There are over 100 Fellows at King's. They carry out a huge variety of research, from investigating the origin of the Universe to uncovering the classical world.
Discovering dialects of world English
- February 2014
Investigating natural killers
Dr Francesco Colucci researches a type of white blood cell called a Natural Killer (NK) cell, which destroys tumour and virally-infected cells. In doing so, he follows both a family and a King's tradition in medicine and immunology.
"I was always interested in nature and human evolution," he says, "and I had a role model in the family. My parents are not highly educated, but I had an uncle who, like me, came from southern Italy, got to medical school, then travelled and became interested in genetics and immunology. He inspired me to study medicine."
After medical school Francesco drifted away from clinical practice, and like his uncle travelled to Sweden, France and the UK and became interested in immunology. It was during his post-doctoral training in Paris (1997-2000) that he started researching NK cells. He is now looking at how these cells can help treat cancer and prevent complications in pregnancy.
"This is an exciting time for immunologists with an interest in research and clinical practice in cancer because new anti-cancer drugs are being developed that may synergise with the body’s immune cells to fight cancer."
Francesco's interest in NK cells has also taken him into another area: pregnancy and childbirth. Here he is following a King's tradition. He is the third generation of King's Fellows to work on immunology in the womb, the first being Professor Charlie Loke and the second being Professor Ashley Moffett, with whom Francesco collaborates.
The unborn baby is genetically only half matched to its mother, so a long-standing question is: why doesn't the immune system attack the foetus as a foreign body?
"We have now a modern outlook on how the mother's NK cells engage in a constructive communication with the placenta."
This communication influences the course of pregnancy and, when it goes wrong, may cause miscarriages and other problems.
- February 2014
1. To understand how NK cells can be more effective in attacking cancer, Francesco is working with oncologists at Addenbrooke's Hospital and geneticists at the Wellcome Trust Sanger Institute. They are taking cells from patients before and after cancer treatment, and looking at what changes have occurred both within the cancer cells and in the molecular conversation between the NK cells and cancer cells.
"Cancer cells too often build resistance to the drugs, and we are trying to understand how to fight the mutant cancer cells by using new drugs and by harnessing the power of NK cells, which, if properly stimulated, might help overcome the resistance of cancer cells to the drugs."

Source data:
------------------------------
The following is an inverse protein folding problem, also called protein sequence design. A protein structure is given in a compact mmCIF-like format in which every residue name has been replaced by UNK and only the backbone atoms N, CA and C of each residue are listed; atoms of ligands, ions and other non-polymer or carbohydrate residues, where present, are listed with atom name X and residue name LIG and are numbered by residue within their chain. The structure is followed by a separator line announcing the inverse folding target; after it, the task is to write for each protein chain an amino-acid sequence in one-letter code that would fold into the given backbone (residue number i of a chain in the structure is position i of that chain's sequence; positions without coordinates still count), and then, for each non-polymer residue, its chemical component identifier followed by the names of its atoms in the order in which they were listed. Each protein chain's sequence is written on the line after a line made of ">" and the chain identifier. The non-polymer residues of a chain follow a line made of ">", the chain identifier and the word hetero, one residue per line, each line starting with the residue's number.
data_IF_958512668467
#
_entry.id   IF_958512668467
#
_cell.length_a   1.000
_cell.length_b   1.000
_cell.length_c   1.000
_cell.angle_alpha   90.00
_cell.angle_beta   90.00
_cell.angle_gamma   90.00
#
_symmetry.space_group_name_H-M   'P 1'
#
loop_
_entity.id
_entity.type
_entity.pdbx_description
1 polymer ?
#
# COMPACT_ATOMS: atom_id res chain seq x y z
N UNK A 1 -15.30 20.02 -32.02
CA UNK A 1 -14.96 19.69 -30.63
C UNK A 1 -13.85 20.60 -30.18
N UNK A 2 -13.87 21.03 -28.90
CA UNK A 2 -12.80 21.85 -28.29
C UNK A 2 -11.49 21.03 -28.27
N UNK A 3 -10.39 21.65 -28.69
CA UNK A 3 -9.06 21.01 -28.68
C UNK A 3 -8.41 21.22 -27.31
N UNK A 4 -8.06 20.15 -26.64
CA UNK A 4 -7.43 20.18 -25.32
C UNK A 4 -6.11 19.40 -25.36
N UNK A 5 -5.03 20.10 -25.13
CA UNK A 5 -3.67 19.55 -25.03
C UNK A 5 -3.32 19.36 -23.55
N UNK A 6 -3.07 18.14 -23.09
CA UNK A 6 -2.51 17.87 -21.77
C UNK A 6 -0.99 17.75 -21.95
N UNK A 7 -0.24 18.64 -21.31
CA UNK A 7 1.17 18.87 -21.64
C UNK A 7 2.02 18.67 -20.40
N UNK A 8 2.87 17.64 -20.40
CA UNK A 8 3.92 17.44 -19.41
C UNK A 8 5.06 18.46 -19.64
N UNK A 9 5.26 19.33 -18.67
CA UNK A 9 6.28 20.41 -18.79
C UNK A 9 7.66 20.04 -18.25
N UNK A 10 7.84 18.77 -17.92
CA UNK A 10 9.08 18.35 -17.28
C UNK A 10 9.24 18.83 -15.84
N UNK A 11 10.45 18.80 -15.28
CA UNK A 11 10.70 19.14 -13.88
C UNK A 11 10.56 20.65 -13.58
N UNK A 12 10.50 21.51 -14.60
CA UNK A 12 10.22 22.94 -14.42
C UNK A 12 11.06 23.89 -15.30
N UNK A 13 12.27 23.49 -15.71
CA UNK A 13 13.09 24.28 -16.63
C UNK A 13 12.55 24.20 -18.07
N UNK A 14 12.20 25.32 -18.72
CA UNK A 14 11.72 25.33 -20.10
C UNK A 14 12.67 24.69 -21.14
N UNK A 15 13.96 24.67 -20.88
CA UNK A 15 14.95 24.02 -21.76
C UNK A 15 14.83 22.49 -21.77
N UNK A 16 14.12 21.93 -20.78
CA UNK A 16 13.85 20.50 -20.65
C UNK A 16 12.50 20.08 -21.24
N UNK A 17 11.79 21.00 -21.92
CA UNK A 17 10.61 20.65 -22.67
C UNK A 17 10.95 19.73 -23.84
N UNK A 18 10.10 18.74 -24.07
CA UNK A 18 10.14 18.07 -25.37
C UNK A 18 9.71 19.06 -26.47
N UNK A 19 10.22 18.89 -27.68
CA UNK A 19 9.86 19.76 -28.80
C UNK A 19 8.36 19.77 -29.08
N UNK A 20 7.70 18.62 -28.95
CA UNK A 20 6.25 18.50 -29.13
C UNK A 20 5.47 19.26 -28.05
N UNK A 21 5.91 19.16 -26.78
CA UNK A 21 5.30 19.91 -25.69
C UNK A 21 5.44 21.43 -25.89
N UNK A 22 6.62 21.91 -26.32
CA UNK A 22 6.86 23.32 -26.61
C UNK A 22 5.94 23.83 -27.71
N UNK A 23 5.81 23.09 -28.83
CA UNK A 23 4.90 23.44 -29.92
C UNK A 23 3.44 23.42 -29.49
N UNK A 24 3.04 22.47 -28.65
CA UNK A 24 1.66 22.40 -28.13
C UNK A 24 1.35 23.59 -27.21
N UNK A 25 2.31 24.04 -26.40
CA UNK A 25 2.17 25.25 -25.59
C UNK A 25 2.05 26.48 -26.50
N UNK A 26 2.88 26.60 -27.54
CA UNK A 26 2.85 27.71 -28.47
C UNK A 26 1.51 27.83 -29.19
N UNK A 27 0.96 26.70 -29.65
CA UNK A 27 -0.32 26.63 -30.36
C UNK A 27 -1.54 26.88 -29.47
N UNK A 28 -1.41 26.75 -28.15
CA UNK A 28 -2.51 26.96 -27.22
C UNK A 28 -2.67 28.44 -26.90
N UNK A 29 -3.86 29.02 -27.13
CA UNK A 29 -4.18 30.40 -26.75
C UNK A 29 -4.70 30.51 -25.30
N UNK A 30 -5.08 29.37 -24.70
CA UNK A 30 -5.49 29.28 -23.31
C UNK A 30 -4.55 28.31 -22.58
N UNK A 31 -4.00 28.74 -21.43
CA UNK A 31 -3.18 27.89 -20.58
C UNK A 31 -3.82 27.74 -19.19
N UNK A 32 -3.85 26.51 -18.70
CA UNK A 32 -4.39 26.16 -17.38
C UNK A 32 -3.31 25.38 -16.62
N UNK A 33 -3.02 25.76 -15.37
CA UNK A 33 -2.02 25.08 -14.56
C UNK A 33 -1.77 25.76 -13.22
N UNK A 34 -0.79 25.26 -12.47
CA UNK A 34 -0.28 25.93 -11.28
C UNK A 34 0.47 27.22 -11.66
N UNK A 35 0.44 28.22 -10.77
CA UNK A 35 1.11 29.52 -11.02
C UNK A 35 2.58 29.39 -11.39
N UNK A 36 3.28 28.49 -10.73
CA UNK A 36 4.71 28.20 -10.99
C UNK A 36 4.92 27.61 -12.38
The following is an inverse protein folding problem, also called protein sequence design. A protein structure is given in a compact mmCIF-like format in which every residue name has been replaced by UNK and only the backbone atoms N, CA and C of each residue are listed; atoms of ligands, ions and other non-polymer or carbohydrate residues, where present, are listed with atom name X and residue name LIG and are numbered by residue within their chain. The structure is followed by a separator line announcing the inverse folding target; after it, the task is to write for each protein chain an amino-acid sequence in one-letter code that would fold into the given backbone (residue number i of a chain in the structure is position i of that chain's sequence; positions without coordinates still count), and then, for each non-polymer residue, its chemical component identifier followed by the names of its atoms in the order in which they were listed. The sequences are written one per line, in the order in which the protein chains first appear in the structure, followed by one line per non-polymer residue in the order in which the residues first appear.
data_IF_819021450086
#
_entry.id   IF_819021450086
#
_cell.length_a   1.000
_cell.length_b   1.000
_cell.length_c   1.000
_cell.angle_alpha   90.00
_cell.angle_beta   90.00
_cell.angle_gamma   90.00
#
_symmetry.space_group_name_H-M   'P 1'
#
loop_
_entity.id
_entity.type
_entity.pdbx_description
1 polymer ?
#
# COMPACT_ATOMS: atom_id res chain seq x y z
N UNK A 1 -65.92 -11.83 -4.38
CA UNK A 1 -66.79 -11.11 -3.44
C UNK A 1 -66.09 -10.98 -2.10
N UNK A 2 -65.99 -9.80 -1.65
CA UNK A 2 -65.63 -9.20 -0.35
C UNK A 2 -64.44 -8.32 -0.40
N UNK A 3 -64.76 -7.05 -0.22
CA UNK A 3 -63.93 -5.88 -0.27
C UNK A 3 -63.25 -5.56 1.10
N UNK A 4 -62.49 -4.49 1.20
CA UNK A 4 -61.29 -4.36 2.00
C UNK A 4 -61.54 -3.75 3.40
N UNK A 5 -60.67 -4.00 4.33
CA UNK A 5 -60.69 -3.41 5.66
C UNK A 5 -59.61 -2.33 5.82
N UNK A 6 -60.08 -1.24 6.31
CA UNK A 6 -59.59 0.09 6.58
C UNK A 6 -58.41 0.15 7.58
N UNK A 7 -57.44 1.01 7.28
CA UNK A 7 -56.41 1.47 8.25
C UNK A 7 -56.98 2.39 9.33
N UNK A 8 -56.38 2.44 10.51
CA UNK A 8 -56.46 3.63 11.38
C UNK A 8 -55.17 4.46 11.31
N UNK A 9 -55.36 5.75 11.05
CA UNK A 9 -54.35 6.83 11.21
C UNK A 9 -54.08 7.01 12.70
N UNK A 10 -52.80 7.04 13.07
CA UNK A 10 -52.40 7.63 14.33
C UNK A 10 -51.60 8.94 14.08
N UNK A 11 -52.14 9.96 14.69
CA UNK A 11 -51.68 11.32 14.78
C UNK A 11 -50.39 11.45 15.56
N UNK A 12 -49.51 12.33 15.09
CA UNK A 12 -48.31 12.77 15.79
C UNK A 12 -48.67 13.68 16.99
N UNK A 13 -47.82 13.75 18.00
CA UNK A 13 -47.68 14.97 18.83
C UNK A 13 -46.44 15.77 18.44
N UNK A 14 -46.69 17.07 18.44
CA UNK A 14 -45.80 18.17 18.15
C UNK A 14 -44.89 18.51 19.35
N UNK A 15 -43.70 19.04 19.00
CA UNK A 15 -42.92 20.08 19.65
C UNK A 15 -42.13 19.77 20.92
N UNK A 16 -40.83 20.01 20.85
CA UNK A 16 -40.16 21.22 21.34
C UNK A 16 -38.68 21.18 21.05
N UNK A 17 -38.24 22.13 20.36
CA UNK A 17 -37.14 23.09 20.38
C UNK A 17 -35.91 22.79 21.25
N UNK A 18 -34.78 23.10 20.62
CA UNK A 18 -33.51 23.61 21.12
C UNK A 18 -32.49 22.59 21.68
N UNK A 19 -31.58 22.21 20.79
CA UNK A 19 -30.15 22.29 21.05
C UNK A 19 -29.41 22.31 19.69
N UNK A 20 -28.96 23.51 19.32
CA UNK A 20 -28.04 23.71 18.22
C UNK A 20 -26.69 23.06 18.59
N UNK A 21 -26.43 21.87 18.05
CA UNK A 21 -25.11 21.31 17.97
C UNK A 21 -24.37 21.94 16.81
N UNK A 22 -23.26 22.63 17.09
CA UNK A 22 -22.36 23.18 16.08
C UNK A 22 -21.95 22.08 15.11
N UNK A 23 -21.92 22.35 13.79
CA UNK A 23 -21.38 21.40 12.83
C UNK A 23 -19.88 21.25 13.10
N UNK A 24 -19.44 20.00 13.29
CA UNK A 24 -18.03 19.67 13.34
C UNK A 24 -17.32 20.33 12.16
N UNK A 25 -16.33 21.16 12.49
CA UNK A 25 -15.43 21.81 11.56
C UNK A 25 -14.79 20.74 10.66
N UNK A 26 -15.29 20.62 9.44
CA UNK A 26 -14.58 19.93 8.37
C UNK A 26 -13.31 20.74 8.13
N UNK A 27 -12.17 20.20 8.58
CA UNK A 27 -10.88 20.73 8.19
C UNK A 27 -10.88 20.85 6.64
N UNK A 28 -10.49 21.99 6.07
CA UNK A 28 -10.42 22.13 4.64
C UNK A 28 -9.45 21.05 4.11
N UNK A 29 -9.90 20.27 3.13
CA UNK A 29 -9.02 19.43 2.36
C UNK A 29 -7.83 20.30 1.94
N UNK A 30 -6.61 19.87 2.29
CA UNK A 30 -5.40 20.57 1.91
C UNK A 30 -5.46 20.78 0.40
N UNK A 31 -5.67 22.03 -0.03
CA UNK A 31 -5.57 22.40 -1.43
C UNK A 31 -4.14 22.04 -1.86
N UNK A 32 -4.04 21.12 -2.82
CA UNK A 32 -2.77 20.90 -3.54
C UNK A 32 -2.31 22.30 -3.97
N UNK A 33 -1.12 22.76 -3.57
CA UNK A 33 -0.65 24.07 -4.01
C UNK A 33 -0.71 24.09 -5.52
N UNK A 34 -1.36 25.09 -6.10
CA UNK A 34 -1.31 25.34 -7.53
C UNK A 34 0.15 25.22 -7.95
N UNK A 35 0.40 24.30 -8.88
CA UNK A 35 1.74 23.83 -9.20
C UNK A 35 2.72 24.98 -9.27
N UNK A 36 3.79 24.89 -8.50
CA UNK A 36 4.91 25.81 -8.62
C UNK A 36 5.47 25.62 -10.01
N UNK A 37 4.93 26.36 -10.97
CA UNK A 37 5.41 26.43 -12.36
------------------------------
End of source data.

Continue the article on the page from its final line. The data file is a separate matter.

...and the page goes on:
Drugs are a much cheaper option than immunotherapy, so if resistance to them can be understood and overcome, then cancer treatment will be hugely more effective. Back to text.
2. "During pregnancy", Francesco says, "NK cells become very numerous in the womb but they are no longer killers. In fact, they change their role completely and actually help the growth of the foetus. We don't understand how this happens, but the clue may lie in how NK cells interact with the placenta, an organ that is made and run by the foetus rather than the mother."
"In the future our knowledge of how NK cells interact with the placenta may lead to a treatment for pregnancy complications." Back to text.
Solving a global problem with superconductors
Dr Suchitra Sebastian talked about her research to create a new generation of superconductors at Google's 'Solve for X' summit in February 2014. These superconductors could resolve the problem of how to transport and store energy losslessly. Watch her talk below and read the news story.
- February 2014
Understanding South Asia's Democratic Cultures
The project team, including researchers from UK, Europe, India, and the US, is trying to answer one simple but urgent question: why are more and more citizens of India, Pakistan and Bangladesh electing more and more politicians with longer and longer criminal histories?
To this effect, nearly two dozen researchers are conducting in-depth ethnographic studies of how South Asia's residents conceive of and practice democracy.
What do 'ordinary people' expect from politicians? What do politicians do to secure political loyalties? Why do they appeal to increasingly coercive means, or at least appear to do so? And what does this tell us about what democracy is - and is not - in South Asia as much as elsewhere in the world?
King's partners include University College London, Oxford, Centre for the Study of Developing Society in Delhi, and the University of Oslo.